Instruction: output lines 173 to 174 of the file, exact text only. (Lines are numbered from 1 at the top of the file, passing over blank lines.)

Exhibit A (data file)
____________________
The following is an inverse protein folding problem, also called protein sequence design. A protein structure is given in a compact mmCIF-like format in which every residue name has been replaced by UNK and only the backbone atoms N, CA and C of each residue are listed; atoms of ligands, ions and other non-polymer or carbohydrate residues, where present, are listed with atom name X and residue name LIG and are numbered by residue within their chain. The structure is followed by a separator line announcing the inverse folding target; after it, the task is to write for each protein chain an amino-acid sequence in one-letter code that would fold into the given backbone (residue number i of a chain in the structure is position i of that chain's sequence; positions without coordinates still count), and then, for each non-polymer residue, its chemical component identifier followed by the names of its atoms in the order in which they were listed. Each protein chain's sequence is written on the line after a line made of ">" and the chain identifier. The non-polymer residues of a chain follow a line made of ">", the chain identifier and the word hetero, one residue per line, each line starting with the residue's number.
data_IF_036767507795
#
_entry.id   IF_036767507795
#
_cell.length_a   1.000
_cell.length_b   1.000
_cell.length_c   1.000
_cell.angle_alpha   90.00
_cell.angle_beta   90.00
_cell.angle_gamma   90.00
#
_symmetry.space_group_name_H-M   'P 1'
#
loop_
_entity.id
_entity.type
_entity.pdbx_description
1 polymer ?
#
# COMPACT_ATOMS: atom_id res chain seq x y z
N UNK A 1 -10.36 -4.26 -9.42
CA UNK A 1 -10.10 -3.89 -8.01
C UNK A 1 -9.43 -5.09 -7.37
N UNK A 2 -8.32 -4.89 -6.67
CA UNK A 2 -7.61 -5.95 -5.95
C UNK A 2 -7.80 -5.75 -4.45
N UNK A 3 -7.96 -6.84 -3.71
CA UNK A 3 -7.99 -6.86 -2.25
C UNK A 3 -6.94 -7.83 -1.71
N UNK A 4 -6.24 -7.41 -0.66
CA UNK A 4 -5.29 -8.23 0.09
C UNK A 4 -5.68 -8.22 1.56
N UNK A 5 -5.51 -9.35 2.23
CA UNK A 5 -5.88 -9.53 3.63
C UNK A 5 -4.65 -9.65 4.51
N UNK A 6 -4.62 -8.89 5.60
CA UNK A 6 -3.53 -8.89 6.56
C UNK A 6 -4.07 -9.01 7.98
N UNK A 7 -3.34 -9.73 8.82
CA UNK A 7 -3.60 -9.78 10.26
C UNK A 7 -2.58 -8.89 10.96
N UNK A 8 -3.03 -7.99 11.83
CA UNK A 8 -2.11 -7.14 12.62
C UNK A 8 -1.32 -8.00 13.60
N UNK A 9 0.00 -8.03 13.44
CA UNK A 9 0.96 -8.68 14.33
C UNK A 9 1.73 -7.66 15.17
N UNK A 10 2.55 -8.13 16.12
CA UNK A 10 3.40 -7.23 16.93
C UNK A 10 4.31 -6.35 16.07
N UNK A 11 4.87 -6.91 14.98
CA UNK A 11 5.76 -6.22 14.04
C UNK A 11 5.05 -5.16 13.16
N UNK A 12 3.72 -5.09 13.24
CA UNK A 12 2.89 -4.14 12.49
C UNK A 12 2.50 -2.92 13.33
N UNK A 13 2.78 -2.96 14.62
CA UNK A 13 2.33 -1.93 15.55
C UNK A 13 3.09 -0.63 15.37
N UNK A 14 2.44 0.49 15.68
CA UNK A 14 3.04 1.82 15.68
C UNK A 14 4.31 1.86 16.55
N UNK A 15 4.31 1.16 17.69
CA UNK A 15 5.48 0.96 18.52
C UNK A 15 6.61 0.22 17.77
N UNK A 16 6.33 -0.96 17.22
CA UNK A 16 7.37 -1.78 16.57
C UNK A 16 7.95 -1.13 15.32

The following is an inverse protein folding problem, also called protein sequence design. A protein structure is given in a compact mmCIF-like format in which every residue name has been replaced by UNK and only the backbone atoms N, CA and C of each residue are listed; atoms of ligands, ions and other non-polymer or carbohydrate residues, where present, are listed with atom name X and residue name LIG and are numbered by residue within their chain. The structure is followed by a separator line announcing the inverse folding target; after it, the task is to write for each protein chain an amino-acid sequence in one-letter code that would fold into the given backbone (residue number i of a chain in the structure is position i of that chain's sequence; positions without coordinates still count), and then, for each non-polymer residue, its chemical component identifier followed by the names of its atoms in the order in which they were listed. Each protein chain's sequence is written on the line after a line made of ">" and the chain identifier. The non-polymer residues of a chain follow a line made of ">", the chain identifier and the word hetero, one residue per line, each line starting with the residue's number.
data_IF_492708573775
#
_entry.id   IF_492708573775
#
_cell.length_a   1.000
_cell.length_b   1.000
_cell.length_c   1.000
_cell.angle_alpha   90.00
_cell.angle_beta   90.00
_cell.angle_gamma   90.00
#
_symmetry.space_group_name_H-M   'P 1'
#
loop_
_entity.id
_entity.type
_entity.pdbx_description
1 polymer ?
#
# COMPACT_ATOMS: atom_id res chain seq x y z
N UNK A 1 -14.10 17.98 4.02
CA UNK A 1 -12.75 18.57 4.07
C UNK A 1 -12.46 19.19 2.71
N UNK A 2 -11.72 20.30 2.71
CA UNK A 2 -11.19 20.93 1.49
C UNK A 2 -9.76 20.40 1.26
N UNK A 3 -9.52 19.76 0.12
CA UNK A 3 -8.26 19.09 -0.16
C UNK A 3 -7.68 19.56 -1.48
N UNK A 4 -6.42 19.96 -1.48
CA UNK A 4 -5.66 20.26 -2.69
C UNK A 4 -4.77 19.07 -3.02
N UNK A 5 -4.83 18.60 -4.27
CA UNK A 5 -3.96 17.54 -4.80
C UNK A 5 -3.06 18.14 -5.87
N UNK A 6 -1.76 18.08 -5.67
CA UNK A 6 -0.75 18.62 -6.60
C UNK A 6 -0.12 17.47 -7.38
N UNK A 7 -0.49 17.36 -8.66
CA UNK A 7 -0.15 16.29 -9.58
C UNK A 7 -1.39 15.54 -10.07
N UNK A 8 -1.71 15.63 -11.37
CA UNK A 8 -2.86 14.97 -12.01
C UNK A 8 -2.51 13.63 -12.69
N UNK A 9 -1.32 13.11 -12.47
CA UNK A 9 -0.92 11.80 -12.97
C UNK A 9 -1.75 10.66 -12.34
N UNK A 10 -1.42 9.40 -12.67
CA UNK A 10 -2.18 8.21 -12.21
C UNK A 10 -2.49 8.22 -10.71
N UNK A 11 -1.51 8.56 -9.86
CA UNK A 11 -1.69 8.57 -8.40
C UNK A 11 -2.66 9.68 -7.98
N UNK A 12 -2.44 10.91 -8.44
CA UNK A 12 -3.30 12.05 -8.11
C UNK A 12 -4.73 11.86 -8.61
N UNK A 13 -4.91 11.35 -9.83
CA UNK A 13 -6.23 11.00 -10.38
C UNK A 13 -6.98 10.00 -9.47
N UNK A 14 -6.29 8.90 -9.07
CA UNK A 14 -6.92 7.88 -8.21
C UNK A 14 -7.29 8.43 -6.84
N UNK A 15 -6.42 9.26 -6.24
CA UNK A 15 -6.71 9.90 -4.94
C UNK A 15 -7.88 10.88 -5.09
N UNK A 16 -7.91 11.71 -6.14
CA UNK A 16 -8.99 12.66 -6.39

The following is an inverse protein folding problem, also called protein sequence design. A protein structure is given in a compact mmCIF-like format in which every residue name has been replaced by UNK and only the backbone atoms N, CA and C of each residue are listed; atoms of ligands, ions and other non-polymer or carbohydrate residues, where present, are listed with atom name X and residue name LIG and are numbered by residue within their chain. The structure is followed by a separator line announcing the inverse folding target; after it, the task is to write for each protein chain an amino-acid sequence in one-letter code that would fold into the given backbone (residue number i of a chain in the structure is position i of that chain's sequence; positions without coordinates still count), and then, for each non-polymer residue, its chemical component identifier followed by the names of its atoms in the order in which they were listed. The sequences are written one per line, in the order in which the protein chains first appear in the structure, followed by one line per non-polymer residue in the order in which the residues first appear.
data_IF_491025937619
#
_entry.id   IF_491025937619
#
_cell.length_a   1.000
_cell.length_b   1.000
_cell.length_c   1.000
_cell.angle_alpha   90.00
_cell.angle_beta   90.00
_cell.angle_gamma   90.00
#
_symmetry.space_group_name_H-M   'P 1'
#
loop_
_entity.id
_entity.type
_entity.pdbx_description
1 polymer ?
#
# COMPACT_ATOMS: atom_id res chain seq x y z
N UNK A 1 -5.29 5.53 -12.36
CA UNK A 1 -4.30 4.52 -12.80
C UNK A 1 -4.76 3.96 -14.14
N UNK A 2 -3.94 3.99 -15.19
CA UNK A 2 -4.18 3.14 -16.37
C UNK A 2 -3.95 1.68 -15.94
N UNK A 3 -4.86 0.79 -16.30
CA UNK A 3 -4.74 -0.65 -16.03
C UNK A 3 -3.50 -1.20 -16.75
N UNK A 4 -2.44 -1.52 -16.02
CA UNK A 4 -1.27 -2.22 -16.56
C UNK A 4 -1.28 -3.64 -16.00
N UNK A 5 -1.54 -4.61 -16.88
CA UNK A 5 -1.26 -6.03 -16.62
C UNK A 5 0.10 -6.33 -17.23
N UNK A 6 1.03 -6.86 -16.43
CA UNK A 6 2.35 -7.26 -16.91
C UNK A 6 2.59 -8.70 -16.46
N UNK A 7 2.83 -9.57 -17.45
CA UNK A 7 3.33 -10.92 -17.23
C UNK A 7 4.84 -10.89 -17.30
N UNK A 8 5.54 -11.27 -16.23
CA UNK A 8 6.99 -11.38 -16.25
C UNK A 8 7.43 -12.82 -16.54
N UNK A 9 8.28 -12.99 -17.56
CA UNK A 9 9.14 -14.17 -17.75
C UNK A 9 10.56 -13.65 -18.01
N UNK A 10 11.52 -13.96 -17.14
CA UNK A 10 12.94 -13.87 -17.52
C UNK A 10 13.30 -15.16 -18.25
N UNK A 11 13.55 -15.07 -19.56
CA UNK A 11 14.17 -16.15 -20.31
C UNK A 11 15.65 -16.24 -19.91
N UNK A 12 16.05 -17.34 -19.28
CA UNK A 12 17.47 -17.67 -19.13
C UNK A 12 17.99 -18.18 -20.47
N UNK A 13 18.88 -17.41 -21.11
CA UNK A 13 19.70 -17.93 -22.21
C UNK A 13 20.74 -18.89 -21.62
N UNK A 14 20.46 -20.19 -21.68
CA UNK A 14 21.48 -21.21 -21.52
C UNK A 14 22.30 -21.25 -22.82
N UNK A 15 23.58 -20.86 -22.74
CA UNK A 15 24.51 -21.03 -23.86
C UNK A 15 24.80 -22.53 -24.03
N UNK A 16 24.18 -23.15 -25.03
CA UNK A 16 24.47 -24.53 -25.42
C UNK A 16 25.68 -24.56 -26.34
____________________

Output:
C UNK A 5 0.10 -6.33 -17.23
N UNK A 6 1.03 -6.86 -16.43